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Explained: Kerala HC order that said WhatsApp group admins not liable for objectionable posts by members

The Kerala High Court has said admins of WhatsApp groups are not liable for objectionable posts made by group members. What is the case? What did the court say about relation between admin and group members?

The HC bench on Feb 23 quashed a chargesheet filed against an admin of a WhatsApp group, who has been arraigned as an accused in a case registered under relevant sections of POCSO Act and IT Act

The Kerala High Court on Wednesday (February 23) said admins of WhatsApp groups are not liable for objectionable posts made by group members. The Bench of Justice Kauser Edappagath quashed a chargesheet filed against an admin of a WhatsApp group, who has been arraigned as an accused in a case registered under relevant sections of POCSO Act and IT Act.

What is the case?

Manual, 22, a native of Alappuzha district, created a WhatsApp group by the name FRIENDS. He was the admin of the group. On March 29, 2020, one of the members of the group posted a porn video depicting children engaged in sexually explicit act. On June 15, 2020, the Ernakulam City police registered a case against the person for the offences under Sections 67B (a)(b) and (d) of the Information Technology Act, 2000 and Sections 13, 14 and 15 of the Protection of Children from Sexual Offence Act, 2012.

Later on, the admin Manual was arrayed as the second accused being the creator of the group. Police submitted the final report, which is pending for trial at the Additional Sessions (Cases Relating to Atrocities and Sexual Violence Against Women and Children) Court, Ernakulam. Manual moved the high court challenging the case against him, as he was made an accused merely on his capacity as the admin of the group.

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Vicarious liability of admin of WhatsApp group

The court examined whether the admin, the petitioner in the case, has vicarious liability or can be held liable for the act of the social media group member. A vicarious criminal liability can be fixed only by reason of a provision of a statute and not otherwise. In the absence of a special penal law creating vicarious liability, an admin of a WhatsApp group cannot be held liable for the objectionable post by a group member. There is no law by which an admin of any messaging service can be held liable for a post made by a member in the group. A WhatsApp admin cannot be an intermediary under the IT Act. He does not receive or transmit any record or provide any service with respect to such record.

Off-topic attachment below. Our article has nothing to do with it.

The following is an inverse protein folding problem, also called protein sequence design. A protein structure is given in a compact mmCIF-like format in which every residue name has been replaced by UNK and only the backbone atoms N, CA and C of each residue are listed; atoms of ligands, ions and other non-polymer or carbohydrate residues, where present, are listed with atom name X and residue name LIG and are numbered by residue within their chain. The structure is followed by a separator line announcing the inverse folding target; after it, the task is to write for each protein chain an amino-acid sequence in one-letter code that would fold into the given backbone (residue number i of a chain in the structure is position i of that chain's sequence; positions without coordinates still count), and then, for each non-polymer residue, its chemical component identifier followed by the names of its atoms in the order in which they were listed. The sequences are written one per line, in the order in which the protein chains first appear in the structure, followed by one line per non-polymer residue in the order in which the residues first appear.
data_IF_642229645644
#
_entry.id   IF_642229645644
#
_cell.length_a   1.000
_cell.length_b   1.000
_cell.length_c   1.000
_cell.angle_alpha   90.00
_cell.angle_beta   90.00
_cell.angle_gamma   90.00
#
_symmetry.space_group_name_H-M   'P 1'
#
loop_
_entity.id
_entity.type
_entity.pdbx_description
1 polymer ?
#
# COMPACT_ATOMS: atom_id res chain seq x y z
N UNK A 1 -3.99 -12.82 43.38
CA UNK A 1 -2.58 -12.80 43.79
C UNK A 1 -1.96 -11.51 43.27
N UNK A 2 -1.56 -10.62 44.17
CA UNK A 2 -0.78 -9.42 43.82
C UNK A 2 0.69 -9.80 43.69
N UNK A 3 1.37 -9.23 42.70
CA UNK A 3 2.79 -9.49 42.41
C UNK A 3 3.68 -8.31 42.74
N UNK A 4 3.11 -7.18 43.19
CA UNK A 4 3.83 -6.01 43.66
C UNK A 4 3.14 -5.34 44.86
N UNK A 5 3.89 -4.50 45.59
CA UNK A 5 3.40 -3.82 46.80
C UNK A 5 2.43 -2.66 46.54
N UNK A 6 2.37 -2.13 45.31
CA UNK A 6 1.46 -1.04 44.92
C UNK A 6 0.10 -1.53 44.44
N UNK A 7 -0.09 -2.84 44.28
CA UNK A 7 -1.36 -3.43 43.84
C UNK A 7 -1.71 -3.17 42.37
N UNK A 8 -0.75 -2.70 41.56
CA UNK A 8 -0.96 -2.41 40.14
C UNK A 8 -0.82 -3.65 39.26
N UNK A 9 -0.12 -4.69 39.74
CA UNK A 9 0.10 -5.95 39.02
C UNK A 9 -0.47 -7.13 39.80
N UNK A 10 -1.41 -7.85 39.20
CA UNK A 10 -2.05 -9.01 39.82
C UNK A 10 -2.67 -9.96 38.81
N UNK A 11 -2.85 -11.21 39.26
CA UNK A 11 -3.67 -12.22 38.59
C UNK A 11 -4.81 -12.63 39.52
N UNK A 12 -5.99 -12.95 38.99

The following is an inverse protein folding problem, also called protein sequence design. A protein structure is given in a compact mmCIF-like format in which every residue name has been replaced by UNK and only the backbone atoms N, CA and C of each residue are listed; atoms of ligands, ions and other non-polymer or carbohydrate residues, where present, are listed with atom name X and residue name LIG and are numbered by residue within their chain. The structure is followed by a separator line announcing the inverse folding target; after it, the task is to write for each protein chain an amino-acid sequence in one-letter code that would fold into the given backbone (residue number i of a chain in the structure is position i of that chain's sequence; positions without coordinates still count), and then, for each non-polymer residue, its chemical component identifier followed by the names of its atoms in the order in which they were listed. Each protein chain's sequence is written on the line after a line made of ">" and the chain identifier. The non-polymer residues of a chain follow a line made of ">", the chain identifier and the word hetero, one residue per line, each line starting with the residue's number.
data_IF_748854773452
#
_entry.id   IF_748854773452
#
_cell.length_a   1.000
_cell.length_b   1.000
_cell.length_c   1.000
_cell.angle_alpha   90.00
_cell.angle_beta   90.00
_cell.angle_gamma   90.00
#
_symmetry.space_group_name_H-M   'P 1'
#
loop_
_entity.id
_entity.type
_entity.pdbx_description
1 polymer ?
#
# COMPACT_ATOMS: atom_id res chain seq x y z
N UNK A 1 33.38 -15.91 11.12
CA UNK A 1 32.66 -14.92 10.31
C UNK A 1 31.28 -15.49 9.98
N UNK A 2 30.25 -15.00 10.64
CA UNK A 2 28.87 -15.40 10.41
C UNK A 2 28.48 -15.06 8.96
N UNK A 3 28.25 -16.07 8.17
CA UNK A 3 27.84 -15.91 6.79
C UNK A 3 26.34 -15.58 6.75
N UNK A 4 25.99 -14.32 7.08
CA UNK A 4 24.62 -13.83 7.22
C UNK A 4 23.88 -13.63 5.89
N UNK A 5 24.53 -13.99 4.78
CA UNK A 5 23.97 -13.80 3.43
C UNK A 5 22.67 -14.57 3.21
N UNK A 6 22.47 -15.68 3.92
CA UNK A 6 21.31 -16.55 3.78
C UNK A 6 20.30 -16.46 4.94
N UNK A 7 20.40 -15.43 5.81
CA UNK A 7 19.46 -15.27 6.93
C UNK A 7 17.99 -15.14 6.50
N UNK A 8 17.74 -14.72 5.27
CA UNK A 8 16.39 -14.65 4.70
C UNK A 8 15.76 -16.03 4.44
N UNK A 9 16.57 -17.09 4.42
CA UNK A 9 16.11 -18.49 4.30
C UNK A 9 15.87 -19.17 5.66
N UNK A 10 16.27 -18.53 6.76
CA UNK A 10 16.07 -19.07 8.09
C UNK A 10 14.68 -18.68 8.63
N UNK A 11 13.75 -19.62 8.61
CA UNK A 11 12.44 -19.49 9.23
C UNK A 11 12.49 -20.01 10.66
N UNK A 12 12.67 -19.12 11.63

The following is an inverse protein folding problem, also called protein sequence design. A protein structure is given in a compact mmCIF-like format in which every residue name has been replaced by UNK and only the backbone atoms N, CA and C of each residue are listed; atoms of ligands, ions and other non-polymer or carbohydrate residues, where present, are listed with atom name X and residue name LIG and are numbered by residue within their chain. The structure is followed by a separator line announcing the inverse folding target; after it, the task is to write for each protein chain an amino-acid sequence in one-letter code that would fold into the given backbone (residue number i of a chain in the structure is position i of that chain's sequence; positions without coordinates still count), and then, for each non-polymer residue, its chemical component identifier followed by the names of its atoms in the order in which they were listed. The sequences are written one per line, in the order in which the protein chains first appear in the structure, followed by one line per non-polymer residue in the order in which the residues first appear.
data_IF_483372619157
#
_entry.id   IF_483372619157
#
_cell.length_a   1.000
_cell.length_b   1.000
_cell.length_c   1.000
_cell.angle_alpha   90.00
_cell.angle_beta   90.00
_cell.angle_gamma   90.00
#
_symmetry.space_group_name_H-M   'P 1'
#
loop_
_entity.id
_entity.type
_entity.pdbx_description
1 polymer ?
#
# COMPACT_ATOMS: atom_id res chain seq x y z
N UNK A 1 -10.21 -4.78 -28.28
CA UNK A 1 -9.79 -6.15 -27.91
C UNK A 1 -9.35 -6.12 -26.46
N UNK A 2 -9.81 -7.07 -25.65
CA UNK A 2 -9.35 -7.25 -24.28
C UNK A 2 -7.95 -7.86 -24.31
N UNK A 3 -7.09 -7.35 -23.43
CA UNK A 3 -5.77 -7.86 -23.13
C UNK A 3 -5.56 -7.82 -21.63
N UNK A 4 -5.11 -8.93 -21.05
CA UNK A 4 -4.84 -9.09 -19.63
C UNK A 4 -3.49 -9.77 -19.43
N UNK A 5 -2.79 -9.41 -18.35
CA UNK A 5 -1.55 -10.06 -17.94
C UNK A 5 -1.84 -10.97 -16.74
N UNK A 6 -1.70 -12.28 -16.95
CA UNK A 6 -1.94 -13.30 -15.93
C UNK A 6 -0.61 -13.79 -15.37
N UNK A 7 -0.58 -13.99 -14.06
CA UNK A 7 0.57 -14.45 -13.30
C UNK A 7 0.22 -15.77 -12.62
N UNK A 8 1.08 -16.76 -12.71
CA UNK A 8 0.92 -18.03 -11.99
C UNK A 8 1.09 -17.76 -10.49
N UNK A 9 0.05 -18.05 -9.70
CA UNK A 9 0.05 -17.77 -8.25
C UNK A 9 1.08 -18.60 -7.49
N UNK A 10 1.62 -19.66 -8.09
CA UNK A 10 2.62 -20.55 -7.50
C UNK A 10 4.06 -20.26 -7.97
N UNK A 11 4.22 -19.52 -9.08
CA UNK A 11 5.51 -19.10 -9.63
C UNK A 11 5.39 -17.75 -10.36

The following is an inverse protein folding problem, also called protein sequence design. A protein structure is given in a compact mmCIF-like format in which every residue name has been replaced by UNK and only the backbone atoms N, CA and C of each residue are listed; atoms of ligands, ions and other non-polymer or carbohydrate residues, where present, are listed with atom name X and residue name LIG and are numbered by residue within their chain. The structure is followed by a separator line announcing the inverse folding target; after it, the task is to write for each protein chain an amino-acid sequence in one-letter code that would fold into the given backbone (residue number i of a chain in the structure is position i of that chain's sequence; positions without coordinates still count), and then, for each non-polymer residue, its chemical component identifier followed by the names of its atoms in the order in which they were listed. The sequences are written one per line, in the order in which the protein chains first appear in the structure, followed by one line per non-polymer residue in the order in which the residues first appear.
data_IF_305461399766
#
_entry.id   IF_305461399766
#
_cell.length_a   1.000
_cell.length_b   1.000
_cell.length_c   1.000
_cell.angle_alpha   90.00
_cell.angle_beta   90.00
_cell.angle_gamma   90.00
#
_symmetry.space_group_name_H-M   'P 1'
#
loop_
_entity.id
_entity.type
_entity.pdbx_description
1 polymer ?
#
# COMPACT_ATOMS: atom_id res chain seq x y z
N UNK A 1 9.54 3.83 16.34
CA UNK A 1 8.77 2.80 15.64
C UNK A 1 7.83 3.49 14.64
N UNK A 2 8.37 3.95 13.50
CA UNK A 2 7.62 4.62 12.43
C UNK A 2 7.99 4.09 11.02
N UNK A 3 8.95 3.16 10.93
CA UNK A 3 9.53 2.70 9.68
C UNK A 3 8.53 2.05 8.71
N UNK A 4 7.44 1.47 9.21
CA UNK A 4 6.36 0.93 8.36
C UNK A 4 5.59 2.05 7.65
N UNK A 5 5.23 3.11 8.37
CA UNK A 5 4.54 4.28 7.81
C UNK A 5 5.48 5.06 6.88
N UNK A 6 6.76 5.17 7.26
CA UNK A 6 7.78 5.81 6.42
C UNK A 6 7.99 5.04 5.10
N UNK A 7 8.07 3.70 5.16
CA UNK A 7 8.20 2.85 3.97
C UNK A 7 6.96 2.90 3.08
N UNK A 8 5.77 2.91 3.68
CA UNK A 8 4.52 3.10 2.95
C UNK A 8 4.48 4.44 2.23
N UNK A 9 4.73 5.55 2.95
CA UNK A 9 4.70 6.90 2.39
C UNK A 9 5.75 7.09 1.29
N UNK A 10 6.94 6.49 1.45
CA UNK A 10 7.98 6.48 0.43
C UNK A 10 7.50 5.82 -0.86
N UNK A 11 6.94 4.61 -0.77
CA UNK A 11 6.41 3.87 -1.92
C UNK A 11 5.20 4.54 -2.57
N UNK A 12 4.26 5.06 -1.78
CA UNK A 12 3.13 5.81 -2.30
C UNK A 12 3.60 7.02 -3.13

What did the court say about relation between admin and group members?

“There is no master-servant or a principal-agent relationship between the admin of a WhatsApp group and its members. It goes against basic principles of criminal law to hold an admin liable for a post published by someone else in the group. It is the basic principle of criminal jurisprudence that mens rea (the mental element of a person’s intention to commit a crime; or knowledge that one’s action or lack of action would cause a crime to be committed) must be an ingredient of an offence and both the act and intent must concur to constitute a crime. The only privilege enjoyed by the admin of a WhatsApp group over other members is that he can either add or delete any of the members from the group. He does not have physical or any control otherwise over what a member of a group is posting thereon. He cannot moderate or censor messages in a group.”

What is vicarious liability?

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Vicarious liability is a form of a strict, secondary liability that arises under the common law doctrine of agency; respondeat superior – the responsibility of the superior for the acts of their subordinate, or, in a broader sense, the responsibility imposed on one person for the wrongful actions of another person. Such a liability arises usually because of some or the other legal relationship between the two. This often occurs in the context of civil law—for example, in employment cases. In a criminal context, vicarious liability assigns guilt, or criminal liability, to a person for wrongful acts committed by someone else.

What similar verdicts say

In Ashish Bhalla v. Suresh Chawdhary & Ors (2016), the Delhi High Court observed that defamation and defamatory statements made by any member of the group cannot make the administrator liable therefore. The Madras High Court (R.Rajendran v. the Inspector of Police, on 15/12/2021), directed the investigating officer to delete the name of the WhatsApp group administrator while filing final report if his role is merely of an administrator and nothing else.

In Kishor Chintaman Tarone v. State of Maharashtra & Another (2021 ICO 1285), the High Court of Bombay dealt with a similar issue in terms of the liability of the admin resulting from an indecent post shared by another member on the WhatsApp group. It was held that ‘a Group Administrator cannot be held vicariously liable for an act of a member of the Group, who posts objectionable content, unless it is shown that there was common intention or pre-arranged plan acting in concert pursuant to such plan by such member of a WhatsApp Group and the Administrator.’

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First published on: 24-02-2022 at 03:56:22 pm
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